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Figure 1.19. Small-bowel obstruction secondary to VP shunt. Supine film of the abdomen (A) reveals the presence of a VP shunt on the left. Dilated loops of small bowel indicate a small-

bowel obstruction. Small-bowel series on the same patient (B) shows an abrupt change in small-bowel caliber, with the VP shunt wrapped around the transition point.

around a loop of small bowel, resulting in a strangulated obstruction [64]. The authors recommended attempting to remove the knot by straightening the shunt catheter over a guide wire. In another patient, the catheter provided the axis about which a small-bowel volvulus occurred [65]. In a similar fashion, the small bowel may be acutely wrapped about a VP shunt with resultant obstruction (Fig. 1.19).

Ingested Mercury

Metallic mercury may enter the GI tract secondary to accidental or purposeful ingestion or rupture of a mercury-filled balloon of a small intestinal tube (Miller-Abbott or Cantor) (Fig. 1.20). Accidental ingestion is usually secondary to breakage of a thermometer in the mouth. Encountered much less often is swallowing of an oral thermometer (Fig. 1.21) with subsequent breakage and mercury spillage. Obviously in medical facilities the use of electronic instruments has greatly

Figure 1.20. Mercury spill from a Cantor tube.

Supine film of the abdomen reveals a Cantor tube in the small bowel. Although most of the mercury is still in the bag, multiple small globules have escaped and lie within the intestines.

Figure 1.20. Mercury spill from a Cantor tube.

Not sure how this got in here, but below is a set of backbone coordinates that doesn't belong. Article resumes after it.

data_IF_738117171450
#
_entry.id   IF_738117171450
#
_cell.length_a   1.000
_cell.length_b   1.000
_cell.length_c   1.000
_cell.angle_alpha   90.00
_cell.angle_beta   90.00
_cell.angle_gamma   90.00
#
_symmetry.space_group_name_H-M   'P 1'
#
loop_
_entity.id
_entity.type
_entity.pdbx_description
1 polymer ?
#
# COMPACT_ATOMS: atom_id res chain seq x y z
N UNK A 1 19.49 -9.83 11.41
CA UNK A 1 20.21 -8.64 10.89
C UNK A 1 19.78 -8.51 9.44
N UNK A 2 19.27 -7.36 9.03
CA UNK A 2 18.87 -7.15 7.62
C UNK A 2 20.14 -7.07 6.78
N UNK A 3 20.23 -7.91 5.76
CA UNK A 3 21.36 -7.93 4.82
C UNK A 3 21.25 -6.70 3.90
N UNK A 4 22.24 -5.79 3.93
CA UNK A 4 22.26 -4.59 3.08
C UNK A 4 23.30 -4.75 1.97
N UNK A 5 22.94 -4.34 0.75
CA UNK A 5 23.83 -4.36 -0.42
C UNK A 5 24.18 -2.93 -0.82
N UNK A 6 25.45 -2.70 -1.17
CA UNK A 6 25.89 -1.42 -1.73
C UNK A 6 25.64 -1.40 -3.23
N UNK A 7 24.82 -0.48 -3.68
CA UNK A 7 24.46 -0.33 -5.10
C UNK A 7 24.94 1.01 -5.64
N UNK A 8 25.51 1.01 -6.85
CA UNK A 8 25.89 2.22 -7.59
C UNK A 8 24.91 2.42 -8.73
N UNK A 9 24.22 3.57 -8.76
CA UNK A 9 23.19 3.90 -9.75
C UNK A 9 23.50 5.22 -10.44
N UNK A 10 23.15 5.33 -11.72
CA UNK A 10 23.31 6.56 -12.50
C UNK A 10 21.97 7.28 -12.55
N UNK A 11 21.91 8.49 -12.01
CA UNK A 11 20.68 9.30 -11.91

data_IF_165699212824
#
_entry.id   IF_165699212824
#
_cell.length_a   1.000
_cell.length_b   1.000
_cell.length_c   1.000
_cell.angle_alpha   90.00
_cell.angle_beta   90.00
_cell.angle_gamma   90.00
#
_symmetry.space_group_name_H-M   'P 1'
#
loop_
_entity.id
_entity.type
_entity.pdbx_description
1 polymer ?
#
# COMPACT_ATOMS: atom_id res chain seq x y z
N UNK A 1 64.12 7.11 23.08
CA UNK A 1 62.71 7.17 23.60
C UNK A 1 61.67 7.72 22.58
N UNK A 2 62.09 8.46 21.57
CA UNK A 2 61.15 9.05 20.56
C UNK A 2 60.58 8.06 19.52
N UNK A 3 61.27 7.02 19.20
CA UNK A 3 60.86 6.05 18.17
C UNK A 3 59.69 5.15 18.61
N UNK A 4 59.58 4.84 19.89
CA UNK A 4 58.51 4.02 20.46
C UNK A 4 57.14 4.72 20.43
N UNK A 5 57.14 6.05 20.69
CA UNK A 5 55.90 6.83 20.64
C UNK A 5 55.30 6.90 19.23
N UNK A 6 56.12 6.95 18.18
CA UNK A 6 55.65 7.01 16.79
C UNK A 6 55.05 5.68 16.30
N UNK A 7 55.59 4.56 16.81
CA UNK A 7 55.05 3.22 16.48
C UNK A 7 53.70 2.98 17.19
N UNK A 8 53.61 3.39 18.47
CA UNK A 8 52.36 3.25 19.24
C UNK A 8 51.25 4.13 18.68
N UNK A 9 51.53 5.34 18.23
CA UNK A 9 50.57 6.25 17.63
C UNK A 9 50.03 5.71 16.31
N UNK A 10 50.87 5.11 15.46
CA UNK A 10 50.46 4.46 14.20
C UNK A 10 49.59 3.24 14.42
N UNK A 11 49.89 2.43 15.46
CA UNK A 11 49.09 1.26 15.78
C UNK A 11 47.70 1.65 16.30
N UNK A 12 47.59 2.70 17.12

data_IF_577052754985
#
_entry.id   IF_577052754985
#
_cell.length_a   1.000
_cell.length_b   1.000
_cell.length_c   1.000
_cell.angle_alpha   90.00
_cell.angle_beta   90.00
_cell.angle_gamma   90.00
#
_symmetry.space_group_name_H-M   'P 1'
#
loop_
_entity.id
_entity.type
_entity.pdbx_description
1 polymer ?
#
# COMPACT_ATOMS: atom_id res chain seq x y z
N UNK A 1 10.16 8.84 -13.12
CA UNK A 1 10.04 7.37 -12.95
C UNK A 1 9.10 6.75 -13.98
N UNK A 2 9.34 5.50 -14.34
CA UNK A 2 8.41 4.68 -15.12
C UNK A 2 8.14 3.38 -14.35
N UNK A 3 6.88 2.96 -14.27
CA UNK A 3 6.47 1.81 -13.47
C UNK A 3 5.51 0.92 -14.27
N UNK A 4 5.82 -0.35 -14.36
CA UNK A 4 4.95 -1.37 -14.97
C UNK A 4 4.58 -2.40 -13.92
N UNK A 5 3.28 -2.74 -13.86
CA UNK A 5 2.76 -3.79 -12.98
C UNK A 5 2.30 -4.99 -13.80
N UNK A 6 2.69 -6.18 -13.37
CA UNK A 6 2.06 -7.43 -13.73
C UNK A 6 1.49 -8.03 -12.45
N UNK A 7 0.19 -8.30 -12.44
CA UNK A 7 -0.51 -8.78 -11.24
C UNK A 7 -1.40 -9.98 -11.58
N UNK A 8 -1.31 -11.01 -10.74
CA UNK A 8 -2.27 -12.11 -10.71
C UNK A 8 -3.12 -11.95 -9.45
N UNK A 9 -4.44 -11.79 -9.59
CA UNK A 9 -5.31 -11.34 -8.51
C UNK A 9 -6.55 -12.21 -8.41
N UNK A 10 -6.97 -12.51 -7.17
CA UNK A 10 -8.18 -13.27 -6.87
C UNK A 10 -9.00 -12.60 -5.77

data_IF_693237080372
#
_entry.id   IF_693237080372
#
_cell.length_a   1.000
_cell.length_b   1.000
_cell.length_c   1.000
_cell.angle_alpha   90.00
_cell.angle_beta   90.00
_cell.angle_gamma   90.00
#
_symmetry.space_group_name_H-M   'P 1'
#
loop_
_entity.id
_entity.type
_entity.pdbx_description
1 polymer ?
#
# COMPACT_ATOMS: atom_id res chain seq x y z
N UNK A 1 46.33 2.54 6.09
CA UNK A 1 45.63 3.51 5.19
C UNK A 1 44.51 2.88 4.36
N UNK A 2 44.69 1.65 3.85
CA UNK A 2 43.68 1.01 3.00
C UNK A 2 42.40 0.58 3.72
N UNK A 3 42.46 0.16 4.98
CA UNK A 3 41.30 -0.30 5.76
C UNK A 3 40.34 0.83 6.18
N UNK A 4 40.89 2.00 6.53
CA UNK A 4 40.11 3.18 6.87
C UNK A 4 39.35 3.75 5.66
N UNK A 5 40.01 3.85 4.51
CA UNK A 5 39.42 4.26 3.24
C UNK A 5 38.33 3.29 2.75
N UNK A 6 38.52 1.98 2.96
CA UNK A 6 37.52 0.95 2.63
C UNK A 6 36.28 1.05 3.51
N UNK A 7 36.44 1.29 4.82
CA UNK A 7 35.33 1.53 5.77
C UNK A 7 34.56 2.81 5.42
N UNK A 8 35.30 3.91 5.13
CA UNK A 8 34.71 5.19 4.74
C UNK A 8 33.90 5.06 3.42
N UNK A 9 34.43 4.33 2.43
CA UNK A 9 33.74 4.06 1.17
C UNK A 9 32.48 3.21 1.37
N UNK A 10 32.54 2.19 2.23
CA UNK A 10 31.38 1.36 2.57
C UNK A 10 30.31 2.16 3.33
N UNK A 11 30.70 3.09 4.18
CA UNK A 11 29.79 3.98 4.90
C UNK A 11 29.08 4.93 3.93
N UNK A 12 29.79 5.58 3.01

Supine film of the abdomen reveals a Cantor tube in the small bowel. Although most of the mercury is still in the bag, multiple small globules have escaped and lie within the intestines.

Figure 1.21. Swallowed thermometer. Lateral film of the chest shows an accidentally ingested oral thermometer inside the stomach.

decreased the risk of such accidents, but they may still occur in the home setting.

Elemental mercury (valence = 0) is poorly absorbed from the gastrointestinal tract [66]. Therefore, large doses are necessary to cause toxicity. When inorganic mercury (valence = +1, +2) is placed in the GI tract, 7 to 15% of the dose is absorbed. This is the principal danger following the swallowing of a mercury "button" or disc battery by children. Organic mercury poisoning is usually associated with fungicides or other industrial contamination.

The risk to patients who have elemental mercury in the GI tract is related to its oxidation to inorganic mercury. This does not usually occur within the GI tract, partially because the mercury is fairly rapidly eliminated in the stool. However, if and when mercury extravasates, especially into the retroperitoneum, conditions are favorable for its oxidation. Retention within a diverticulum or the appendix may lead to local inflammation and systemic effects [67].

Another, and much more rare complication of mercury-filled balloons of Miller-Abbott tubes is that of aspiration. In one case, the balloon ruptured during removal and the patient aspirated approximately 5mL of mercury [68]. Acute mercurialism resulted in the patient's death 5 days later.